She explained: ‘The media created the character and I shamefully embraced it in 2009 out of scarcity and desperation to survive.
‘This is not something I ever wanted but I think every single mother can understand the challenges we face.’
Suleman told her manager she wanted to quit – but her manager told her she would be sued for $30,000 if she did not turn up for a scheduled bikini shoot.
‘I didn’t even have $30 in my pocket, never mind $30,000, so I had to do it,’ she said.
However when Suleman returned home from the shoot she found her then 10-year-old daughter Amerah playing dress-up and parading round the house in a pair of spike heels.
‘Later on I was cleaning up in the middle of the night and I saw that heel on the stair and the kids were all sleeping.
‘All my emotions I’d supressed started to bubble out into rage and I took the heel and threw it across the house and it stuck in the wall.
‘It was like I’d escaped prison. That character of Octomom was dead.
‘We packed up all our things and I quit my manager.
‘I’d rather be homeless with 14 kids living in my van than allow any of my girls, my daughters to go down the path I had gone down.
‘If I had stayed in that life I might be dead right now.’
Suleman, a trained psychiatric nurse and counselor, got a job within a month working with troubled and vulnerable women and moved back to her hometown in Orange County.
She claims her manager, upset she had quit, threatened to report her to the IRS for welfare fraud.
Suleman says she handed control of her bank account to her management team – and had no idea any fraud was taking place.
‘I told my manager I was quitting and she was getting nervous because I was her biggest cash cow,’ she said.
‘She threatened me and made fun of me saying ‘What are you going to do, go to the mall and sell shoes?’
‘I said I was going to go back to what I used to do – be a counselor and therapist. And she said, “Who would want Octomom to counsel them? I wouldn’t want Octomom to counsel me.”
Suleman claims her manager threatened to report her to the IRS for fraud if she quit. She told her manager she had nothing to hide – but was subsequently found guilty of welfare fraud and ordered to undertake community service.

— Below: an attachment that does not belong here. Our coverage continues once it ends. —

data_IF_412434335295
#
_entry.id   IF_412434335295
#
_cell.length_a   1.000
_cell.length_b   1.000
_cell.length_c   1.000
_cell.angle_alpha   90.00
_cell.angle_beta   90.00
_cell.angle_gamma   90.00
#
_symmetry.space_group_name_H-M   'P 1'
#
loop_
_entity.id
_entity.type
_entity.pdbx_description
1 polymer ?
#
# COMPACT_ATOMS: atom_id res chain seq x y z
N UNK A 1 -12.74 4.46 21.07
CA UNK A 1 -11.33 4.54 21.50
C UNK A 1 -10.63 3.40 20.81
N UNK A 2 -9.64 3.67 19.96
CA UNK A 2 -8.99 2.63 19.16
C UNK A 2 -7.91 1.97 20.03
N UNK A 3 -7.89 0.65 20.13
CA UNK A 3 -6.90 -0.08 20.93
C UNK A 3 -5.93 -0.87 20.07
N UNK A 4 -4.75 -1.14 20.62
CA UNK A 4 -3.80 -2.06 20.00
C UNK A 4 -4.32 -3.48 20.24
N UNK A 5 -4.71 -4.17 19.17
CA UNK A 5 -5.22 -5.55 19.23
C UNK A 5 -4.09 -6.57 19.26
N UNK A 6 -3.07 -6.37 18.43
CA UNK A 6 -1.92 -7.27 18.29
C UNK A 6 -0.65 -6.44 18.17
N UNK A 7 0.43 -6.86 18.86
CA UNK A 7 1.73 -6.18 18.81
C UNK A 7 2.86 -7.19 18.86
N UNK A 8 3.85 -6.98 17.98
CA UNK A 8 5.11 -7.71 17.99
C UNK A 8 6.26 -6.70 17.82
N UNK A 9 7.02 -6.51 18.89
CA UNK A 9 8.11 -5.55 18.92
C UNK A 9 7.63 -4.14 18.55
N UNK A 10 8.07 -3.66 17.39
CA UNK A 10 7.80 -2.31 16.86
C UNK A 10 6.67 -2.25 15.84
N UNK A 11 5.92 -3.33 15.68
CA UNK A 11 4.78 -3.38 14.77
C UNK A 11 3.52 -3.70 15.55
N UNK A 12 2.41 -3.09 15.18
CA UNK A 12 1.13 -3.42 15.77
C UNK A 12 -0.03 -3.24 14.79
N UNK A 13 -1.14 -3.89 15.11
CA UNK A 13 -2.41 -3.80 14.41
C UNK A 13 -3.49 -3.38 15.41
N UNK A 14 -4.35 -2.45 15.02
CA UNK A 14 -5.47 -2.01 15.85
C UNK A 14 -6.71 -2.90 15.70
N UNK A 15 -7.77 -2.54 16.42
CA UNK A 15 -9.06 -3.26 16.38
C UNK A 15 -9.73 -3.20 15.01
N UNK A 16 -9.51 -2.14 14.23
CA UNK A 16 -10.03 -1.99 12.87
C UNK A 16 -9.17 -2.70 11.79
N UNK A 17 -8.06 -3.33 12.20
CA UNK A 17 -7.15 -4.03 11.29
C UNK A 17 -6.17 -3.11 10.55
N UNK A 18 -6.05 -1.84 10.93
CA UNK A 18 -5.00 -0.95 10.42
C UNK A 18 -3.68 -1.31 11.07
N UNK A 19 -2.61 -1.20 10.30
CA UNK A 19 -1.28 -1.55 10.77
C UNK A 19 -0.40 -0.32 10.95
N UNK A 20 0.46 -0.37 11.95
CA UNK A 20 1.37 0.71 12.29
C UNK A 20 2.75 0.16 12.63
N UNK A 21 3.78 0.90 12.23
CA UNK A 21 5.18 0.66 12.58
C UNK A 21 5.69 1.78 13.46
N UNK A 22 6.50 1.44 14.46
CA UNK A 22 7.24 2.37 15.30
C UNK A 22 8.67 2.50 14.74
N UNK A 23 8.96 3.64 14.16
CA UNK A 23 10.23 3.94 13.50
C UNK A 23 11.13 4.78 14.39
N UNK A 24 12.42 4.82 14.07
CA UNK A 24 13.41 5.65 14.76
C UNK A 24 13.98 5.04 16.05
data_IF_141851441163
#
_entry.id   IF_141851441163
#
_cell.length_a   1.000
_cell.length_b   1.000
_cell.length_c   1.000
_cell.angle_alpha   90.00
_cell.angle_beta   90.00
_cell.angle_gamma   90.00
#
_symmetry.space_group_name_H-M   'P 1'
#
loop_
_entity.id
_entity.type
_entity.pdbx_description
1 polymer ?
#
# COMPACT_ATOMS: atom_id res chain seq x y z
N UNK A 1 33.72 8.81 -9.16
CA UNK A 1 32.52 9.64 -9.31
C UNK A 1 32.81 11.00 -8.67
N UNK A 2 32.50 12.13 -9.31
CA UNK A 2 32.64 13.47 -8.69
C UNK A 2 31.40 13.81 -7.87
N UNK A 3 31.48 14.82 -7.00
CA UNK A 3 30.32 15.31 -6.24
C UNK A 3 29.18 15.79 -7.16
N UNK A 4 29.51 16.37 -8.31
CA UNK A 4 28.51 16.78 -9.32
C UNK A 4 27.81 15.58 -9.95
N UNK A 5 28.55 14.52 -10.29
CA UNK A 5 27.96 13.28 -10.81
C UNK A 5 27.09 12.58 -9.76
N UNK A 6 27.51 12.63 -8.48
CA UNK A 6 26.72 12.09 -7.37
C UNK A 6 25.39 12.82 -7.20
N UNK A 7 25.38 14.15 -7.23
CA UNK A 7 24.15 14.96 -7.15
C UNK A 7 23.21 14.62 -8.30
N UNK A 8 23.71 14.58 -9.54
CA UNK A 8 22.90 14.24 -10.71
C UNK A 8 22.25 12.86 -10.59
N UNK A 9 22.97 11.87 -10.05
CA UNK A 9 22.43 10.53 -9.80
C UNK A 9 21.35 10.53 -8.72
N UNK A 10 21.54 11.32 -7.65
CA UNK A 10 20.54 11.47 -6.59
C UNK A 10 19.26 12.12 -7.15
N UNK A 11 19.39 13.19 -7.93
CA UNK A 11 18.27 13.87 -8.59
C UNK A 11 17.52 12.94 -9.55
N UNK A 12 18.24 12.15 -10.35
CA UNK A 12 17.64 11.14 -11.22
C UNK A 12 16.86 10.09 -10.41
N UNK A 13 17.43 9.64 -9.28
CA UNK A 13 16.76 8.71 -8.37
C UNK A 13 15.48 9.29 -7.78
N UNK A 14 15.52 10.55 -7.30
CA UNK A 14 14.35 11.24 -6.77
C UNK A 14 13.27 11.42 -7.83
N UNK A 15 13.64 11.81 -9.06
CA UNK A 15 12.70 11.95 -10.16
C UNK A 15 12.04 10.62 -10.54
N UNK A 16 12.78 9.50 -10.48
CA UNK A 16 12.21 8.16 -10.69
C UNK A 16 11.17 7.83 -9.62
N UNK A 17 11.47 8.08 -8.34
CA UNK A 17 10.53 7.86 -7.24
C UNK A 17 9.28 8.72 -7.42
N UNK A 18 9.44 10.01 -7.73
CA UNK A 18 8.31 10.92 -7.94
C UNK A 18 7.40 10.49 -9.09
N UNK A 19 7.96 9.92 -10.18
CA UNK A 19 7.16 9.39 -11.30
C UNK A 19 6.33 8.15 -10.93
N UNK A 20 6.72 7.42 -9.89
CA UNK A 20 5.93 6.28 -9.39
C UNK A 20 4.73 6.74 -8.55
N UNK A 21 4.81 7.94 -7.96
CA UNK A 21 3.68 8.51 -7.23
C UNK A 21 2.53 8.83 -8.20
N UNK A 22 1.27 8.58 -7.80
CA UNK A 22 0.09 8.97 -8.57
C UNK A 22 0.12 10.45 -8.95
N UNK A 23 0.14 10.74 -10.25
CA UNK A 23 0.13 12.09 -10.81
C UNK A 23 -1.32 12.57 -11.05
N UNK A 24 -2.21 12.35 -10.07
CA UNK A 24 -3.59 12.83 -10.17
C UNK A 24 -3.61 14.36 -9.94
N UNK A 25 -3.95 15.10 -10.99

‘I was guilty of one thing – giving my bank account to my manager and her people for six months,’ she said.
‘I found out from my attorney that they had stolen over $50,000 from me. It turns out I was not guilty of welfare fraud, I was guilty of being dumb and desperate.
‘I was so overwhelmed with looking after my children I neglected my bank account and let them take it over.’
As well as dealing with the fraud case, a full-time job and a huge amount of hatred from the outside world, Suleman also had several personal tragedies to deal with.
Her mother died from ovarian cancer in late 2014 and soon after her alcoholic father told her he didn’t want to carry on and planned to drink himself to death.
He became paralysed following a drunken fall in January 2015 and currently receives round-the-clock care in a nursing home.
Suleman has two autistic children to care for alongside her other kids, one of whom is severely disabled.
Aidan cannot speak and needs round-the-clock care.
She also has severe back damage from her octuplet pregnancy, is in constant pain and doctors are surprised she can even walk.
I have a collapsed lumbar spine, the MRI shows all five of my discs are herniated, three are collapsed and I have such sacral damage I shouldn’t be walking – that’s what an octuplet pregnancy will do to you.
‘I could go on disability [benefit] but I refuse to, I’d rather work and help people. So I work out to build up my muscles and my strength. It reduces the pain.’